Della Owens serves full-time at the Durham Literacy Center as part of the Adult Literacy team. For her part, she tutors a basic literacy student one-on-one, provides literacy education support, and manages student and tutor data. The Adult Literacy Program is designed to empower adults through a student-centered approach to learning. The mission of the Durham Literacy Center is to empower those who want to improve their lives and the lives of their families by improving their literacy skills.
To give a brief definition of gamification when used within an educational context, it means to add gameplay elements to a task with the intention of motivating students to learn in a fun and engaging way. Some examples of gamification include the “Duolingo” app that awards “lingots” to players that complete their foreign language lessons, or the National Novel Writing Month (NaNoWriMo) website that tracks word goals and awards badges for completing them.
Regarding literacy, the game Scrabble gamifies spelling by giving each letter a point value and gives the players the goal of getting the most points to beat their opponent. We can see literacy in action through gamification at the Durham Literacy Center’s annual “Game Night” for Adult Literacy tutors and students. The event is designed as a friendly, if a little competitive, opportunity to have fun learning in a different way.
This year, we had fourteen attendees with twelve people playing. The players were divided between two large Scrabble boards with each board having three teams of two, making sure to have students paired with a tutor.
One student who came with his tutor had not played Scrabble before, but his tutor had played Scrabble often as a child. They worked together, just as all the other pairs worked together, to use the letter titles they had to make words on the Scrabble board.
The tutor guided her student towards coming up with solutions on his own, offering suggestions when needed. Sher would ask her student questions, such as what common blend do you see, what digraph could we use here, or what is another word we could use. Just like the other players, he would use a dictionary to verify he spelled a word correctly. She helped him learn the rules of the game and in the end, they were having a lot of fun working together to try and beat the other teams.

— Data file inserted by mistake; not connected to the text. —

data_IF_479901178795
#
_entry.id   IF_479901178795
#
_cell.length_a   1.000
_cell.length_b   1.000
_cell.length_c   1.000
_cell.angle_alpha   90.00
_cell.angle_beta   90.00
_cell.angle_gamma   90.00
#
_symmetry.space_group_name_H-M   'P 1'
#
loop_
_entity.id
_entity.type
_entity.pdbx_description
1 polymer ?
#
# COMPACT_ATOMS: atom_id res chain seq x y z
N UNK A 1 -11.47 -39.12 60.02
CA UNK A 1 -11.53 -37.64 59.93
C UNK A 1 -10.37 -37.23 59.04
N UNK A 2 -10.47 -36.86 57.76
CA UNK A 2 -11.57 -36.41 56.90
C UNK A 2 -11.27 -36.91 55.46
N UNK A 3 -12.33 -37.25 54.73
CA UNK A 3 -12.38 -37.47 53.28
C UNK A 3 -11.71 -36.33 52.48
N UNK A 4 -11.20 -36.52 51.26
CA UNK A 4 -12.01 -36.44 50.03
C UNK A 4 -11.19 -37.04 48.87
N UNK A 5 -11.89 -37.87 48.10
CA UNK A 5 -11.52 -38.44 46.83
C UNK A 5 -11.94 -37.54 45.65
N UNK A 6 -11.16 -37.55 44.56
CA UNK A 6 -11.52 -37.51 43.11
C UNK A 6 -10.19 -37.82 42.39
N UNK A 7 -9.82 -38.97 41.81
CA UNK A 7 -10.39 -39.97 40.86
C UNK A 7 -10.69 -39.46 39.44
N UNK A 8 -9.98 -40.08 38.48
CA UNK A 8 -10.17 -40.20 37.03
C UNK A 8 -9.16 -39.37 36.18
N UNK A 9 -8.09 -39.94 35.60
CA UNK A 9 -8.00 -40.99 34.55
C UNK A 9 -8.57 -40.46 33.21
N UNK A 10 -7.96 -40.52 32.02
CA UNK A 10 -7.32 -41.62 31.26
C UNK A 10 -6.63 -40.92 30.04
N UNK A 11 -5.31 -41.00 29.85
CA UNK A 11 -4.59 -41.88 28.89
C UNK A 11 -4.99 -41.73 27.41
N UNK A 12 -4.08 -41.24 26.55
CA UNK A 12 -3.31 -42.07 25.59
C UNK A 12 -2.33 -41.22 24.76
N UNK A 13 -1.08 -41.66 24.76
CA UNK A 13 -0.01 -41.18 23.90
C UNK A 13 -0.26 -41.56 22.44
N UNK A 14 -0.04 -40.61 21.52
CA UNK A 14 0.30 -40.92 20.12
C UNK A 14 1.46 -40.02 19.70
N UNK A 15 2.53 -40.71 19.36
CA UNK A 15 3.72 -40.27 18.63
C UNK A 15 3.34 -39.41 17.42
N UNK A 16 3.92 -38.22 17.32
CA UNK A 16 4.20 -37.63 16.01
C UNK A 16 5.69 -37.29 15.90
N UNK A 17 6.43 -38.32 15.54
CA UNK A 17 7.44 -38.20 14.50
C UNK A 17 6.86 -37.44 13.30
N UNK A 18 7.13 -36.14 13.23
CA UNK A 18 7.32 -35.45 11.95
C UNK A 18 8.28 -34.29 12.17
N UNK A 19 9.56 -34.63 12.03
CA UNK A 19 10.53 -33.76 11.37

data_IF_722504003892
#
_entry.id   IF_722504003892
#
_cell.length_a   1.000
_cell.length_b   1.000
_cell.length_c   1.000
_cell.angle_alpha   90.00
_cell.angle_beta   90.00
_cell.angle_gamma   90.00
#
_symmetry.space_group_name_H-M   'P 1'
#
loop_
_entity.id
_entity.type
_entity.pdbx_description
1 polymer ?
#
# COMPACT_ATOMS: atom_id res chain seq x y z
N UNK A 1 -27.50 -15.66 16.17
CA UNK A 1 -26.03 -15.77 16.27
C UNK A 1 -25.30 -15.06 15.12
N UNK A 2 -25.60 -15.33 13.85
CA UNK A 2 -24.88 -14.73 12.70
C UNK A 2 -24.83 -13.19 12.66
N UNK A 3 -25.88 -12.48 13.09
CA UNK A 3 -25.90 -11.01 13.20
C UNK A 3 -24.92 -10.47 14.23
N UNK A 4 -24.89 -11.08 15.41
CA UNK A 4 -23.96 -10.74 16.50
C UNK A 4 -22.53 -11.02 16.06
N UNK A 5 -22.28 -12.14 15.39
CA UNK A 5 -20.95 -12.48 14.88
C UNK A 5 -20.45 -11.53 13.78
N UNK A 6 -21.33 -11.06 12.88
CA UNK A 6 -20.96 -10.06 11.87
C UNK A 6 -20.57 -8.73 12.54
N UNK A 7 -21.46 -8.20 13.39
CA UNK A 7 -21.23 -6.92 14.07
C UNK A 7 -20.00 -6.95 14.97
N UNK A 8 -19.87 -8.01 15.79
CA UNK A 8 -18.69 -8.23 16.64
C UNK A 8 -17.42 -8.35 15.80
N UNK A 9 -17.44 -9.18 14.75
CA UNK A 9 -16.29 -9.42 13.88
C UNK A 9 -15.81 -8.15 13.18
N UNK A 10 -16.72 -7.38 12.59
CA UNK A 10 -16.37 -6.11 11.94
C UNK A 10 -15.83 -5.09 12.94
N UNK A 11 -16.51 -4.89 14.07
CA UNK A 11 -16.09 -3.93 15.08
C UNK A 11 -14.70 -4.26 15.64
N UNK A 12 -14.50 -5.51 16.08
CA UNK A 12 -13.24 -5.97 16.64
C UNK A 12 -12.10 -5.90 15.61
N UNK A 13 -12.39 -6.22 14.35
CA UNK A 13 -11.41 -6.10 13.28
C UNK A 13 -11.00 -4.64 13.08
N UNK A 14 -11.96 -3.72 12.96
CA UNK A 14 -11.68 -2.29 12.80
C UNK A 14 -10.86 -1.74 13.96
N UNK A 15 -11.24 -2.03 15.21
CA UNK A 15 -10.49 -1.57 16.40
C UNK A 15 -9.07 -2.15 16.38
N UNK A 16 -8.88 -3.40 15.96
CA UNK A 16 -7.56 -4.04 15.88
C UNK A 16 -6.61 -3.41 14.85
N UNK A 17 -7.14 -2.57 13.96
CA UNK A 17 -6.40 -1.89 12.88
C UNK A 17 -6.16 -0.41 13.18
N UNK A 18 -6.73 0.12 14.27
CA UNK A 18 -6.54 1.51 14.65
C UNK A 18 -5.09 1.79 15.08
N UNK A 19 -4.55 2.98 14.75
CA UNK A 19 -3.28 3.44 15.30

On the other side of the table with the other group of players, one student and tutor pair decided to pair up with other players. The student paired up with a tutor that wasn’t his and the tutor paired up with a tutor whose student hadn’t been able to attend.
As the game progressed, the student and his temporary tutor worked together to find words that would work on the board. The atmosphere was jovial with an edge of competitiveness. The student and his original tutor, who was “the enemy,” poked fun at each other as they each tried to win.
Making words with tiles is something that students work on in their regular lessons, but by adding a scoring system, by gamifying their learning, it made making words have a purpose other than just practicing. A player could make a word that gave them six points, but by thinking of other words they could make with their tiles, there would be a potential of creating a word with a higher point score. It made the student strategize, to think about what words to use, and to have fun while doing it. It involved being creative and problem-solving. If a word you thought of conflicts with another
word on the board, what other word could you use? Is there another place on the board it could go?
In the end, Game Night was a success. The students and tutors were able to utilize the skills they had learned in their lessons to play against others and had fun doing it. There was even talk of practicing so that they could win next year, which hopefully means that the students received a little extra motivation that they can take with them into their studies.